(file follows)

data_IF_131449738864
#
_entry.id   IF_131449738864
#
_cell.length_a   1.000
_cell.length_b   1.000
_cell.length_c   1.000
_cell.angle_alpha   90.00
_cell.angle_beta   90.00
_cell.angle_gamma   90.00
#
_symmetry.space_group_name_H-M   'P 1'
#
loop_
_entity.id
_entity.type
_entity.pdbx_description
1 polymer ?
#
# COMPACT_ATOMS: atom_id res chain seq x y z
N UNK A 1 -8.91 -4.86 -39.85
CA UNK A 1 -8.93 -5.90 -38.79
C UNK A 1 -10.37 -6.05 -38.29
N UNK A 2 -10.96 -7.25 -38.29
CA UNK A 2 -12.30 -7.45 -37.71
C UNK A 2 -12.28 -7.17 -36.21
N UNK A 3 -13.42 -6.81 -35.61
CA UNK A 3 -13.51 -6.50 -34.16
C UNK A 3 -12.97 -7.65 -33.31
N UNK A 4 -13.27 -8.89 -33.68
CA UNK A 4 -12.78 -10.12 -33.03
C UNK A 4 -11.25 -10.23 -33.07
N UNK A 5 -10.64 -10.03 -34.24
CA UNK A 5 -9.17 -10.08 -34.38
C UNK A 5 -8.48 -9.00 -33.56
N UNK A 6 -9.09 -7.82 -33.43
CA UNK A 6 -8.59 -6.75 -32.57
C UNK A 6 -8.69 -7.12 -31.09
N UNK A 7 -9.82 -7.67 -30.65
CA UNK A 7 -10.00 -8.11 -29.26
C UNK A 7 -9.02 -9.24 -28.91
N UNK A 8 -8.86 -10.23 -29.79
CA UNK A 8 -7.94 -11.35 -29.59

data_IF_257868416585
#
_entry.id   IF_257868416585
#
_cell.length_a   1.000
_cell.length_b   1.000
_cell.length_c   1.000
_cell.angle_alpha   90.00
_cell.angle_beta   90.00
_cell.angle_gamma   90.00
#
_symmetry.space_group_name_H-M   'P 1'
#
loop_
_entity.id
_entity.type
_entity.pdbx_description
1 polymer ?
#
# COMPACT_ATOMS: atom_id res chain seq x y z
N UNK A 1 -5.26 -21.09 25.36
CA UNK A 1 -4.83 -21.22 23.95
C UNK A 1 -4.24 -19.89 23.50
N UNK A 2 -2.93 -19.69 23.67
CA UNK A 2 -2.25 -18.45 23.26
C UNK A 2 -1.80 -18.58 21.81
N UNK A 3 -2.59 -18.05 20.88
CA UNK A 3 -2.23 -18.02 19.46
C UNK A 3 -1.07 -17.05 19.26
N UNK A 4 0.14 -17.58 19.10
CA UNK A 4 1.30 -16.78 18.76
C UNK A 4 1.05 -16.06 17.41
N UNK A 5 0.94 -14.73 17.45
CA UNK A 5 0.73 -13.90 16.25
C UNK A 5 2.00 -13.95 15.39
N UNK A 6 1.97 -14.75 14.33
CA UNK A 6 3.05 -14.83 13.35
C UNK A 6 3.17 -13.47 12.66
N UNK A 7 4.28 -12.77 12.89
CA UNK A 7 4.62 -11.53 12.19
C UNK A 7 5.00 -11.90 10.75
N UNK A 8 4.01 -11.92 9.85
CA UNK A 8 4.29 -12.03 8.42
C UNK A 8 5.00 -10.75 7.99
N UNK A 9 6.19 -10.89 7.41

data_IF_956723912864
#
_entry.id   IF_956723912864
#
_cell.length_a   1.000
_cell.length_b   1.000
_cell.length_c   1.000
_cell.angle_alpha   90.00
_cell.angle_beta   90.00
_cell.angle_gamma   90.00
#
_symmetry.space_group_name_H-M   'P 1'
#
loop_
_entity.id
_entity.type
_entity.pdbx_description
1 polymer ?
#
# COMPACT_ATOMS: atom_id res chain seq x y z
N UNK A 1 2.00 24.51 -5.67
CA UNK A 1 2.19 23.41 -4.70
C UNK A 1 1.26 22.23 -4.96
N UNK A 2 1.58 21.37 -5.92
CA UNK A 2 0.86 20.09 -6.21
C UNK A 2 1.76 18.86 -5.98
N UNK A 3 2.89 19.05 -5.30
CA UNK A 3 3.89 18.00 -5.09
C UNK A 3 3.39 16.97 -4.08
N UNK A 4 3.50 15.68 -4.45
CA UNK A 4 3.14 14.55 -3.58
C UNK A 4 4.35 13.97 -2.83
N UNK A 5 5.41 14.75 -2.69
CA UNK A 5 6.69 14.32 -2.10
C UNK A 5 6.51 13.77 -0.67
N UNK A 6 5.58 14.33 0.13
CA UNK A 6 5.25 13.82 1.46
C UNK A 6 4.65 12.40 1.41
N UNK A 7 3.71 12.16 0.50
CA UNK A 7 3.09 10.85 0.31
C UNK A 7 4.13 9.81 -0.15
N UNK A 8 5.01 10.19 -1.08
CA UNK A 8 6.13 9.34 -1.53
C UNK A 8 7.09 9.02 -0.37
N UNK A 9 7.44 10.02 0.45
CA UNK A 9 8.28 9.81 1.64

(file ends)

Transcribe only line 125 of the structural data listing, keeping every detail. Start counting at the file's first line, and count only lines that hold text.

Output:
CA UNK A 6 5.25 13.82 1.46